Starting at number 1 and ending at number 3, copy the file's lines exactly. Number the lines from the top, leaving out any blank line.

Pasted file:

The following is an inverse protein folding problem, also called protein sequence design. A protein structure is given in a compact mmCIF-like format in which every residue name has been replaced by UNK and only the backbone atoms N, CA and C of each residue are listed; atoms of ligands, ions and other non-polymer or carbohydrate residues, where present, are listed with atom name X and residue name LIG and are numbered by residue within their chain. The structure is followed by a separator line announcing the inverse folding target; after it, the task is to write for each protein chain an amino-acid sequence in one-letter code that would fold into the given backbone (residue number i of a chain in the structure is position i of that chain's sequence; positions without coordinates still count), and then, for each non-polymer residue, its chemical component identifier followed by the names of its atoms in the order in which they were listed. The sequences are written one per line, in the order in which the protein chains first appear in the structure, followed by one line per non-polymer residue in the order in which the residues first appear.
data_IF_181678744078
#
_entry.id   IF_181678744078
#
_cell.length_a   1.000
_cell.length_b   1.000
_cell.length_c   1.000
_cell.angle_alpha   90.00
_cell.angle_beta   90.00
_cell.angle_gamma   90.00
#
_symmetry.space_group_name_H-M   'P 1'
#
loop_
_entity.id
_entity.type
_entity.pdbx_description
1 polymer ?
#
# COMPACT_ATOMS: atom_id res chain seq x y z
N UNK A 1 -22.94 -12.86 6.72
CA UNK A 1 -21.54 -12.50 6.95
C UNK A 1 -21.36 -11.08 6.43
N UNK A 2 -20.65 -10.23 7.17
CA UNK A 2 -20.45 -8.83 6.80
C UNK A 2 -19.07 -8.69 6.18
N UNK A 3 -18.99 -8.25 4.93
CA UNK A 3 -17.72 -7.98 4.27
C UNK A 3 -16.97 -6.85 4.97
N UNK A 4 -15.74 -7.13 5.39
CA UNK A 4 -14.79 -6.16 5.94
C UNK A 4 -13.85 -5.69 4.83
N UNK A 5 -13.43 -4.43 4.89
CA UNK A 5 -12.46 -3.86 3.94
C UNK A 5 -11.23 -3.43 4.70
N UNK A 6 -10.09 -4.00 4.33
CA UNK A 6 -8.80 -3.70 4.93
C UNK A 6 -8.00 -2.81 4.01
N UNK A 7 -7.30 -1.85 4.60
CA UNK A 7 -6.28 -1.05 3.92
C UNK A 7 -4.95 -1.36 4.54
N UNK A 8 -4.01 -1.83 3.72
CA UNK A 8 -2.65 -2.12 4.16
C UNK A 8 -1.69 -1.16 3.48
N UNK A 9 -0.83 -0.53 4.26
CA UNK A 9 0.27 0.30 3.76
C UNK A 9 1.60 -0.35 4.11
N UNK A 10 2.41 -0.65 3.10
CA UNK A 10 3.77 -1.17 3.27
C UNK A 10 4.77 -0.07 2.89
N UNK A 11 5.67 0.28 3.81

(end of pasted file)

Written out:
The following is an inverse protein folding problem, also called protein sequence design. A protein structure is given in a compact mmCIF-like format in which every residue name has been replaced by UNK and only the backbone atoms N, CA and C of each residue are listed; atoms of ligands, ions and other non-polymer or carbohydrate residues, where present, are listed with atom name X and residue name LIG and are numbered by residue within their chain. The structure is followed by a separator line announcing the inverse folding target; after it, the task is to write for each protein chain an amino-acid sequence in one-letter code that would fold into the given backbone (residue number i of a chain in the structure is position i of that chain's sequence; positions without coordinates still count), and then, for each non-polymer residue, its chemical component identifier followed by the names of its atoms in the order in which they were listed. The sequences are written one per line, in the order in which the protein chains first appear in the structure, followed by one line per non-polymer residue in the order in which the residues first appear.
data_IF_181678744078
#